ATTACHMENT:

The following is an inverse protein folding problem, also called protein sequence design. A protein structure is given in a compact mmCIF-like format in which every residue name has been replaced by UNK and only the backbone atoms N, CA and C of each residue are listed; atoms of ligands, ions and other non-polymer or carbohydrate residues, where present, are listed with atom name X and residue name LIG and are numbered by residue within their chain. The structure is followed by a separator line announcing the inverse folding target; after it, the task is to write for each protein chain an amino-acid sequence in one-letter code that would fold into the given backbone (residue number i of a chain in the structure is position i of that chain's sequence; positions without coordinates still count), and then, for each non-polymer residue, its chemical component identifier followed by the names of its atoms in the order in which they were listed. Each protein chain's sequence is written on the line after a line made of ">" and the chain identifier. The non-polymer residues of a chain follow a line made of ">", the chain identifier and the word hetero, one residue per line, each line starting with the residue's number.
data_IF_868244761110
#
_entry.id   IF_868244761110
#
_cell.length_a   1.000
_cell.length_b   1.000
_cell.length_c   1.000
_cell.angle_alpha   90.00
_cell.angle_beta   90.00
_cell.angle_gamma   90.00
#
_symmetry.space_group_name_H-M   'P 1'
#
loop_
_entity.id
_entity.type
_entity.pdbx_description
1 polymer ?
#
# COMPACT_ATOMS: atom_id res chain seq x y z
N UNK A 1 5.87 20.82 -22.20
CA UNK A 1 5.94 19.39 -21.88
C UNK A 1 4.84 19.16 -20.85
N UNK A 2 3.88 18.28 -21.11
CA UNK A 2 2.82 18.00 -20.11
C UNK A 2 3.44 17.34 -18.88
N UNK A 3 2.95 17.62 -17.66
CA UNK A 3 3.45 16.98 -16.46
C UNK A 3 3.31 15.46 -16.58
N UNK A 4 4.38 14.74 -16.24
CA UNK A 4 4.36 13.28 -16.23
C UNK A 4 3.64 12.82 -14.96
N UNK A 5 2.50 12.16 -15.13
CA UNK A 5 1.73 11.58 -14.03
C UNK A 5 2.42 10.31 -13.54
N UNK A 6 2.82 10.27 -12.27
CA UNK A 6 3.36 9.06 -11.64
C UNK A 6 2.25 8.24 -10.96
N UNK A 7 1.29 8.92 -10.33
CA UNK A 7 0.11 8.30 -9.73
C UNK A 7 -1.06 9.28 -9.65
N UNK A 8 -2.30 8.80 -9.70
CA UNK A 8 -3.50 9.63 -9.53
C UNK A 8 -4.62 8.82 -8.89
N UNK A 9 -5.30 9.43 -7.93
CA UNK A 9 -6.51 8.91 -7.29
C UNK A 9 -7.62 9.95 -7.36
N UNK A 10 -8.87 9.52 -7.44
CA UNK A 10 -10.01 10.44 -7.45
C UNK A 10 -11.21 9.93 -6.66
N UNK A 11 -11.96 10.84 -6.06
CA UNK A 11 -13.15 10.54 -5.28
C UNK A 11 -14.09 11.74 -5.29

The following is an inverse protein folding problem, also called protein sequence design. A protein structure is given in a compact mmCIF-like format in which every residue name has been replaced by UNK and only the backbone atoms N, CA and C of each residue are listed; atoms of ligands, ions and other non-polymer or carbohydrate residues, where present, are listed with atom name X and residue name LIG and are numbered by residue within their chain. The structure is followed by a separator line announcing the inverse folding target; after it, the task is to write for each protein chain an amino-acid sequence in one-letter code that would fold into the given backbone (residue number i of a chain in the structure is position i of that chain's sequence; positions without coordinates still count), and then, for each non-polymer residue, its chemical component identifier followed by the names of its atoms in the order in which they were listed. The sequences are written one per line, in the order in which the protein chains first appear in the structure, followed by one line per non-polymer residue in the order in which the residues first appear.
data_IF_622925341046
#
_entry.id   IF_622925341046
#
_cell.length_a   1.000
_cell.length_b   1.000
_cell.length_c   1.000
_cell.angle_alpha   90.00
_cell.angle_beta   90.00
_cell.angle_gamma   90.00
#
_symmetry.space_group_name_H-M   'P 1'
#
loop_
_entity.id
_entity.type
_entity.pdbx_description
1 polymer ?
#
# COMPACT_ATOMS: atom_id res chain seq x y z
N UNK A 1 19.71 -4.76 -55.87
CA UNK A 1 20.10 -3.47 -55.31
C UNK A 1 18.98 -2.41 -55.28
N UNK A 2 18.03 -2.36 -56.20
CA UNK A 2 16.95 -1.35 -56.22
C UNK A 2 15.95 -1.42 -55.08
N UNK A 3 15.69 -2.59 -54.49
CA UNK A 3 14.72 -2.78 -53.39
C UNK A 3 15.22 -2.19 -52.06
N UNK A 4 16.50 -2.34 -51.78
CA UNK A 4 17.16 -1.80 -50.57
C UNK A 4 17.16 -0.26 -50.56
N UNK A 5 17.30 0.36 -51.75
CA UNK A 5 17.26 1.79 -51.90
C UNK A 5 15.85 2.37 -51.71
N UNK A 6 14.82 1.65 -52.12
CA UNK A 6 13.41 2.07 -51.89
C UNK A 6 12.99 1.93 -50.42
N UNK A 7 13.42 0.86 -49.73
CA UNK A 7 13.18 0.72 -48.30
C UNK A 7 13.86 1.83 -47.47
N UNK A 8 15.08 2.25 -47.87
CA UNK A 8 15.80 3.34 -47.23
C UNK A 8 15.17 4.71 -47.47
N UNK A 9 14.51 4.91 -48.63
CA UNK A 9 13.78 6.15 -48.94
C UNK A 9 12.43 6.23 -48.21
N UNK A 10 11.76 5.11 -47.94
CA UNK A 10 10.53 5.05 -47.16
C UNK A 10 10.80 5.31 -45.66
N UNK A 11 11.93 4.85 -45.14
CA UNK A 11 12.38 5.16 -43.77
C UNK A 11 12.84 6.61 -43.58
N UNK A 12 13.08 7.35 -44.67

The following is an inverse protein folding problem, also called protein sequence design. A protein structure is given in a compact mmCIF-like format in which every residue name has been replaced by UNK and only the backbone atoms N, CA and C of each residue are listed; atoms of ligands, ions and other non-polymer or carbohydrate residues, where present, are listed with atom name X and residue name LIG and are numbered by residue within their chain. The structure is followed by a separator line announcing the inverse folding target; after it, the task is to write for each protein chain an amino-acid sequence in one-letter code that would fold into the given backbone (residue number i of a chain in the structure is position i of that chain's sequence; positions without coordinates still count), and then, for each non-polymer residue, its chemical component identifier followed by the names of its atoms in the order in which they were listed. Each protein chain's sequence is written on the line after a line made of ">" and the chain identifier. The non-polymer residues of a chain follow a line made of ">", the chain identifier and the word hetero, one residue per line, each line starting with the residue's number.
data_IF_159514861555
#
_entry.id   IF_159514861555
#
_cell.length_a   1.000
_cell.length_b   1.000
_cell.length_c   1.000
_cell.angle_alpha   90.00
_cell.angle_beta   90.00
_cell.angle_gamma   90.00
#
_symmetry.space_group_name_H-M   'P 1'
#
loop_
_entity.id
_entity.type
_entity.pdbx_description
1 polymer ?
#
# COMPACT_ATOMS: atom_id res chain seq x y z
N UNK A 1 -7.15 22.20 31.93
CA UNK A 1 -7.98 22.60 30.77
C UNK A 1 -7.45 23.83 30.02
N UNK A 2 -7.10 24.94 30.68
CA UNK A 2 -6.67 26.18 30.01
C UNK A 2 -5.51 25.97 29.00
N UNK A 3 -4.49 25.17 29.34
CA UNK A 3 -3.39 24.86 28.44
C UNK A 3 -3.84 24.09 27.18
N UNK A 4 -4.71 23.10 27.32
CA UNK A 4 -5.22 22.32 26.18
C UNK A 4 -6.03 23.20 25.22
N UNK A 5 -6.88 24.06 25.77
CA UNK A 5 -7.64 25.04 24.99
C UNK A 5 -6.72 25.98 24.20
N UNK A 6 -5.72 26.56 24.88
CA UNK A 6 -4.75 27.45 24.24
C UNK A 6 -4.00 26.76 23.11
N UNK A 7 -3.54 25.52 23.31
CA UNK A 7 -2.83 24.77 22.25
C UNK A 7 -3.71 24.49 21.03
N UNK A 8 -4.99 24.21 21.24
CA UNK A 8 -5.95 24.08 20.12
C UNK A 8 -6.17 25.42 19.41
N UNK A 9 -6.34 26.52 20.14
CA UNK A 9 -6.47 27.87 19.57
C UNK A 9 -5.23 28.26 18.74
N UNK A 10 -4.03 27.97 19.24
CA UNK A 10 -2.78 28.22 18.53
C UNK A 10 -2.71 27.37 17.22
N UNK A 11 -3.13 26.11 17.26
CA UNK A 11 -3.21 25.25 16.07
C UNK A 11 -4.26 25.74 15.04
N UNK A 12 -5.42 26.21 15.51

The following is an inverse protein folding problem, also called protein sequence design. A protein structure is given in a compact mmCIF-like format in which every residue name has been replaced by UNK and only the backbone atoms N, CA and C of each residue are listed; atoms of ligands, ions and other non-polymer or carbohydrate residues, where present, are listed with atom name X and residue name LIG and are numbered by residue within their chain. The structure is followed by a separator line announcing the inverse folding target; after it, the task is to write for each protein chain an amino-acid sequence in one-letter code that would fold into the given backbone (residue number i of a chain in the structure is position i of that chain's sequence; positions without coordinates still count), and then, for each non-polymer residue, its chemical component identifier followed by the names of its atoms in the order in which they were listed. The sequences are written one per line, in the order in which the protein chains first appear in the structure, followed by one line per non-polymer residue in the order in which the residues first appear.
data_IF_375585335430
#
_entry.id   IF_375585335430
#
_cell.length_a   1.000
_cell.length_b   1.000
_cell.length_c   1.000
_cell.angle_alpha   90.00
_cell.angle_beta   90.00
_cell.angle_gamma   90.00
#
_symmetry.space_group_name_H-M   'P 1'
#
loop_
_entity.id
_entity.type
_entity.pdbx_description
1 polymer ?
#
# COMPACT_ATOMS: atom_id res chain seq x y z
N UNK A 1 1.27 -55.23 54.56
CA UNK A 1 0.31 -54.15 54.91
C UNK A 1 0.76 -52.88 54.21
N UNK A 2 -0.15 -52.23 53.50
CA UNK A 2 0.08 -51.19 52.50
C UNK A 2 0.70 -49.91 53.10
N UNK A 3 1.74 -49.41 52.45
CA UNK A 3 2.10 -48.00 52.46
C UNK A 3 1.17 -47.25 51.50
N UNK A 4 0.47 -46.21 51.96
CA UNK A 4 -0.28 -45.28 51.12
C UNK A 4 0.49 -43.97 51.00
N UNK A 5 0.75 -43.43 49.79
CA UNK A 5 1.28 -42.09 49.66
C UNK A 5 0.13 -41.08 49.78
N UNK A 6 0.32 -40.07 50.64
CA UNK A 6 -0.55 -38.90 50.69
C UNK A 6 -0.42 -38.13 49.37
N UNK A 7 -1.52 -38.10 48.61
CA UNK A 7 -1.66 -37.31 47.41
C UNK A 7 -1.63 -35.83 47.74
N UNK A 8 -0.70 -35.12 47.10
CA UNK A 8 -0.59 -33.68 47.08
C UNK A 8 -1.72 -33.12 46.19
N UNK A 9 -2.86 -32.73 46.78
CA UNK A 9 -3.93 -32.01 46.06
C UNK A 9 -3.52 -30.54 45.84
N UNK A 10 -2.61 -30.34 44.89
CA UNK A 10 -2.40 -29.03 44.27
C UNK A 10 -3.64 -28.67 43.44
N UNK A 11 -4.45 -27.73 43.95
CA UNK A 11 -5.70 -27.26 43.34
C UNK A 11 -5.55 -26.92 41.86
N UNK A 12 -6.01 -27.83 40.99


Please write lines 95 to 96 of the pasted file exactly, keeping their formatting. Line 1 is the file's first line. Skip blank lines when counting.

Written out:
CA UNK A 7 13.18 0.72 -48.30
C UNK A 7 13.86 1.83 -47.47